PISCATAWAY — For the past three years, Saint Peter's coach John Dunne told guard Yvon Raymond not to shoot from 3-point range unless he was wide open.
Fortunately for the Peacocks, Raymond was wide open when it mattered most Friday night against Rutgers, and the senior guard responded with what he called "definitely the biggest shot of my career."
Raymond drilled a go-ahead 3-pointer from the corner off a driving assist from Blaise Ffrench, and SaintPeter's stunned Rutgers 56-52 in the season opener for both New Jersey teams.
"Nice drive and kick by Blaise, who found him, and (Raymond) is a guy that for three years I told him I'm not sure I need you shooting 3s," Dunne said. "But he proved me wrong. He worked so hard shooting shot after shot all spring, summer and fall, and it paid off for him. He shot it with confidence."
A career .125 percent (2-for-16) 3-point shooter before this season, Raymond scored five of his eight points over the final two minutes as the Peacocks beat Rutgers for the first time since 2007.
"I just lined it up, shot it and it went in," Raymond said. "That was definitely the biggest shot I ever had so far. You put yourself in position to make these shots every day in practice. I was just playing the game, and it came to me."
Desi Washington shook off a 2-for-10 first half by scoring 12 of his game-high 18 points over the final 19 minutes for Saint Peter's, which shot 56.5 percent in the second half and 45.8 percent for the game. Markese Tucker scored 11, Darius Conley added 10 points and Ffrench contributed nine assists for the Peacocks, who started on a positive note after concluding a 5-26 campaign by dropping 12 of their final 13 games last season.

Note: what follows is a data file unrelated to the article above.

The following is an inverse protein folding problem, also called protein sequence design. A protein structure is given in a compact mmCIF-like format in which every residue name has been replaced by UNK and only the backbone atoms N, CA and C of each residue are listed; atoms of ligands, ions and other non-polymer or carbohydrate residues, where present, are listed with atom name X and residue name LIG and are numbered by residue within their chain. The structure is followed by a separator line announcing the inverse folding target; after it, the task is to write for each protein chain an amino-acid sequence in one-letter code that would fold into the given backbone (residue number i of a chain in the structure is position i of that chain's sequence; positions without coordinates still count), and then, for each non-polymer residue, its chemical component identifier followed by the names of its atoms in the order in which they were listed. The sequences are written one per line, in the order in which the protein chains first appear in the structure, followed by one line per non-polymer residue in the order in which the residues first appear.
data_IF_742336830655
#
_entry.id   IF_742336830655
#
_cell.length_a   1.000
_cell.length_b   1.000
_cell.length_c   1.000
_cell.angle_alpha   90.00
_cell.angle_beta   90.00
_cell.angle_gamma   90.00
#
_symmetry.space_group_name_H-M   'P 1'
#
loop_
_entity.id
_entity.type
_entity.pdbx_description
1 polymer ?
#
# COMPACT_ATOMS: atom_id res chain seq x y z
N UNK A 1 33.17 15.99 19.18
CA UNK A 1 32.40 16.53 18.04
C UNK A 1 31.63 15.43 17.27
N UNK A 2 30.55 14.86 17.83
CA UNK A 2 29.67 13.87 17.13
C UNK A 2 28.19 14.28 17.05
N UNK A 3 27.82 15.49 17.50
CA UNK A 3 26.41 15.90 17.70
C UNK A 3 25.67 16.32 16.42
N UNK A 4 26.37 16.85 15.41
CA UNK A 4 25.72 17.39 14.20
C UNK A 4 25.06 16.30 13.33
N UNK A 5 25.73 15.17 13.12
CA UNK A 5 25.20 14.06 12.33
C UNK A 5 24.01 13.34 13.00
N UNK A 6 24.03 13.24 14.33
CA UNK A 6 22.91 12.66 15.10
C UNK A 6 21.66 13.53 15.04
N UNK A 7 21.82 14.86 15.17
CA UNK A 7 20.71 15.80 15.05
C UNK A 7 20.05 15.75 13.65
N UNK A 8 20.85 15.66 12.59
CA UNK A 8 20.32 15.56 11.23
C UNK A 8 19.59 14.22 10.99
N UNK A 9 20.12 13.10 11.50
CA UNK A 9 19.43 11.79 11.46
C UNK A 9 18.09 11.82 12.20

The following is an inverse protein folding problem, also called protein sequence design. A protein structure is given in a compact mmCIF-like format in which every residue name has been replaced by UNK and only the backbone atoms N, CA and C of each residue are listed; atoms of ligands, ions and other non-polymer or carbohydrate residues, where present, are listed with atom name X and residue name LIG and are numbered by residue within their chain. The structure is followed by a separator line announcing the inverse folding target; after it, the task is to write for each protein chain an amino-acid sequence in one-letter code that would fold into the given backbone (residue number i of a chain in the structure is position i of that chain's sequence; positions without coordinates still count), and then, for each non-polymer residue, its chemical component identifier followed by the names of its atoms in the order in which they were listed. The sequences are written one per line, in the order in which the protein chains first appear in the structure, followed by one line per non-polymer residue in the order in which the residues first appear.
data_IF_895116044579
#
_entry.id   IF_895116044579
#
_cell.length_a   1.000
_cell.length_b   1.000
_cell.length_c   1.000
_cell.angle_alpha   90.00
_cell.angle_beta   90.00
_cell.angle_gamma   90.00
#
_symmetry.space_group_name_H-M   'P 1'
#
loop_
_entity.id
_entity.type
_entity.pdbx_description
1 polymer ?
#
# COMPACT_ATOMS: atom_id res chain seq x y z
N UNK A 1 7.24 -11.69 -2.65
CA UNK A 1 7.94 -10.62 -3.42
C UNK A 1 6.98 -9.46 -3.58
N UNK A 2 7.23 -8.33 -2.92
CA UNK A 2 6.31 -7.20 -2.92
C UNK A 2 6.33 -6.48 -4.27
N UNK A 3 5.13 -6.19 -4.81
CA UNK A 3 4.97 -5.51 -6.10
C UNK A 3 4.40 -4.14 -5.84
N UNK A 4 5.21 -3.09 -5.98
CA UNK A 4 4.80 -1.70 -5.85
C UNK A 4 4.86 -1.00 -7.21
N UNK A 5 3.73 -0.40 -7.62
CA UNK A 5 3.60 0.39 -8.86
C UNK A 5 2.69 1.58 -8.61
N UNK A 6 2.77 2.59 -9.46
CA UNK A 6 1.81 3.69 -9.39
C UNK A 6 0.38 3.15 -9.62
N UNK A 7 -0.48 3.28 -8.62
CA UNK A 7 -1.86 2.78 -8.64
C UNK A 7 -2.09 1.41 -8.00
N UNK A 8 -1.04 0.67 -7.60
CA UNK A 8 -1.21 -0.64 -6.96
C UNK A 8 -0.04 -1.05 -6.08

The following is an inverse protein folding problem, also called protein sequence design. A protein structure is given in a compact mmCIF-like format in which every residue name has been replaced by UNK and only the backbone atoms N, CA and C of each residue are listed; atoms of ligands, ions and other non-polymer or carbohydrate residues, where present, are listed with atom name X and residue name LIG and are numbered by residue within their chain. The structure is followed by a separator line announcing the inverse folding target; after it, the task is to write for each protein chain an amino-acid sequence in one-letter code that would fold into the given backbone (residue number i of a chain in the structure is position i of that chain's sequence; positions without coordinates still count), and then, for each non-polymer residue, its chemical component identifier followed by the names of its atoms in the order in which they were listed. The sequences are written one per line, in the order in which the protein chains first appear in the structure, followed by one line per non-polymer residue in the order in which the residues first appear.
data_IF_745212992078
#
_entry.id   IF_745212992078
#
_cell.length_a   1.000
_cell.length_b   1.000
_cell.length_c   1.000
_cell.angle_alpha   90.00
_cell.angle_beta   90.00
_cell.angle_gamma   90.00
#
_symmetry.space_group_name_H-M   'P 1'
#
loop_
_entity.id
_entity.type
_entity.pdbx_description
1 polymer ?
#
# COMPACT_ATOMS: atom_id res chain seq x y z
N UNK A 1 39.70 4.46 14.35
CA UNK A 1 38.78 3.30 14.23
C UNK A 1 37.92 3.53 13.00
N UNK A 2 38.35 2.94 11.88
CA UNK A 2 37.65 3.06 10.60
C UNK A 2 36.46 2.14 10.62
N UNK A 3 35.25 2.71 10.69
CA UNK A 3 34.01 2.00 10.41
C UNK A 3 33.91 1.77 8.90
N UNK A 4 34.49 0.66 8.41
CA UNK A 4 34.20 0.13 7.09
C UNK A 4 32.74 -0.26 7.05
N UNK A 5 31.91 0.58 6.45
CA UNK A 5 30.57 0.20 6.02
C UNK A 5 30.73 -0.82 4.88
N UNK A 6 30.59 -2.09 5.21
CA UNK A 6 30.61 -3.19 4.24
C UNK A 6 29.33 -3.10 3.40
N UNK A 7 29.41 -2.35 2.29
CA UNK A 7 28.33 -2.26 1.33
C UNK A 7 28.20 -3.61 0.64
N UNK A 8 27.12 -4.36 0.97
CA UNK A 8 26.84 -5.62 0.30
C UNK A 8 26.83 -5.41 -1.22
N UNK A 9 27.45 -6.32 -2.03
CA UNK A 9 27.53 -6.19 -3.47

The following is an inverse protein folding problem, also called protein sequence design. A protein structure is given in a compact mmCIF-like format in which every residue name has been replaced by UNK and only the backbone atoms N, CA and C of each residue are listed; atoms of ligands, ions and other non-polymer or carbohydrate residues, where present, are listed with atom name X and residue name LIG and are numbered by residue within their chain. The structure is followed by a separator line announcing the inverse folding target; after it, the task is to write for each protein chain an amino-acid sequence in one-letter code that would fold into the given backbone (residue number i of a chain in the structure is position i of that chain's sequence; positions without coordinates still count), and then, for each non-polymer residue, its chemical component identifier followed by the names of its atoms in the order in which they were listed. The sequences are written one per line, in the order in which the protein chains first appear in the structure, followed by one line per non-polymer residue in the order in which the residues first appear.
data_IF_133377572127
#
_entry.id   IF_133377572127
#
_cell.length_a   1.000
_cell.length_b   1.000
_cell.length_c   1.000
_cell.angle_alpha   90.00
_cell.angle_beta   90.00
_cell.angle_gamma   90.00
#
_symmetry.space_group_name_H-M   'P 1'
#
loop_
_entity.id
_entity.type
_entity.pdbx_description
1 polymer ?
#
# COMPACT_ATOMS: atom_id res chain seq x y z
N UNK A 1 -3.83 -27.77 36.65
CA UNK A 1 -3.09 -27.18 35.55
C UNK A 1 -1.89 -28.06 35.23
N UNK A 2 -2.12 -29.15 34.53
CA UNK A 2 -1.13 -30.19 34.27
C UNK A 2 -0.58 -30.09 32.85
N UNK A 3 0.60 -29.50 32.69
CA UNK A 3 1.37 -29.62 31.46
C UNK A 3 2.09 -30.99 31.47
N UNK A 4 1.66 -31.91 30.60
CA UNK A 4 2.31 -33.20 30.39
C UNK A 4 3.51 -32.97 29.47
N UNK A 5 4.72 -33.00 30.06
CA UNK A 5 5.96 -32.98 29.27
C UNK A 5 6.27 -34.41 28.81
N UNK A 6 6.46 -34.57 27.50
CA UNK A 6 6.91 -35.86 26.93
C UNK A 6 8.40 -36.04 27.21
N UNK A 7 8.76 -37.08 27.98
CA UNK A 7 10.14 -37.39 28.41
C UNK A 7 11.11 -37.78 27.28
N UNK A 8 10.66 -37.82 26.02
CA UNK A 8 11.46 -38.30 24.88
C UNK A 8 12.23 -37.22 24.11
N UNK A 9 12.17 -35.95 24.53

Picked to finish last in the Metro Atlantic Athletic Conference, Saint Peter's entered action with a 35-120 record all-time versus Big East foes, including a 2-11 mark against Rutgers.
"It feels good to beat Rutgers," Raymond said. "They're a Big East team. A lot of people counted us out already because we had a terrible season last year. But we stick together and we took it at them."
"Quite honestly, we're 1-0," said Dunne, downplaying the upset over Rutgers. "It's coach speak, but at the end of the day, it's the truth. If we turn around and lose on Monday in our home opener, then what's this win do? I mean, it's tremendous for the Saint Peter's community, our fans. But for us and in our little family inside that locker room, they should celebrate this win tonight, but we need to get back to business and we need to be 2-0 come Monday."
Wally Judge, a transfer forward from Kansas State who sat out last season, posted 11 points and 12 rebounds in his debut and Austin Johnson contributed 10 points for Rutgers, which shot 36.5 percent from the field, including 2 for 12 from beyond the arc, for the game.
"This is a little bit of a shock to be honest," Rutgers coach Mike Rice said. "This was a shocker, and something that I'm going to learn from. I'm going to make sure these guys learn from what they didn't do. They didn't respond. Give Saint Peter's tremendous credit, the toughness that they showed."
Johnson had six of his 10 points during an 8-2 spurt to give Rutgers its largest lead, 39-32, with 11:33 to play. But Tucker helped rally the Peacocks back by scoring seven points over the final 11 minutes, and Raymond's 3-pointer from the corner with 68 seconds left gave Saint Peter's its first lead since 31-30 with 16:11 to play.
"I think if it got down by more than (seven points), you start to get concerned," Dunne said. "But really it's about your own confidence. Coming off a year when you only have five wins, confidence can be an issue. But these guys are confident."
Rice couldn't say the same about his team, which hadn't lost a season opener since falling to Princeton to open the 2010-11 campaign.
"The characteristics of last year's team reared its ugly head whether it was selfish plays or softness," said Rice, who has 10 letter winners, including nine with starting experience, back from a squad that finished 14-18 last year. "Give Saint Peter's tons of credit. We got a lot of work to do. I'm anxious to see how they respond.
"We're going to amp up practice as far as toughness drills go. It's the same thing. It's probably a little bit of a lack of buy-in. We have a rope in the locker room and you have to hang on. It's symbolic of everybody's holding onto the rope. You're there for one another. And right now we don't have that. Right now we're a little bit too individual oriented, and I'll have to fix that."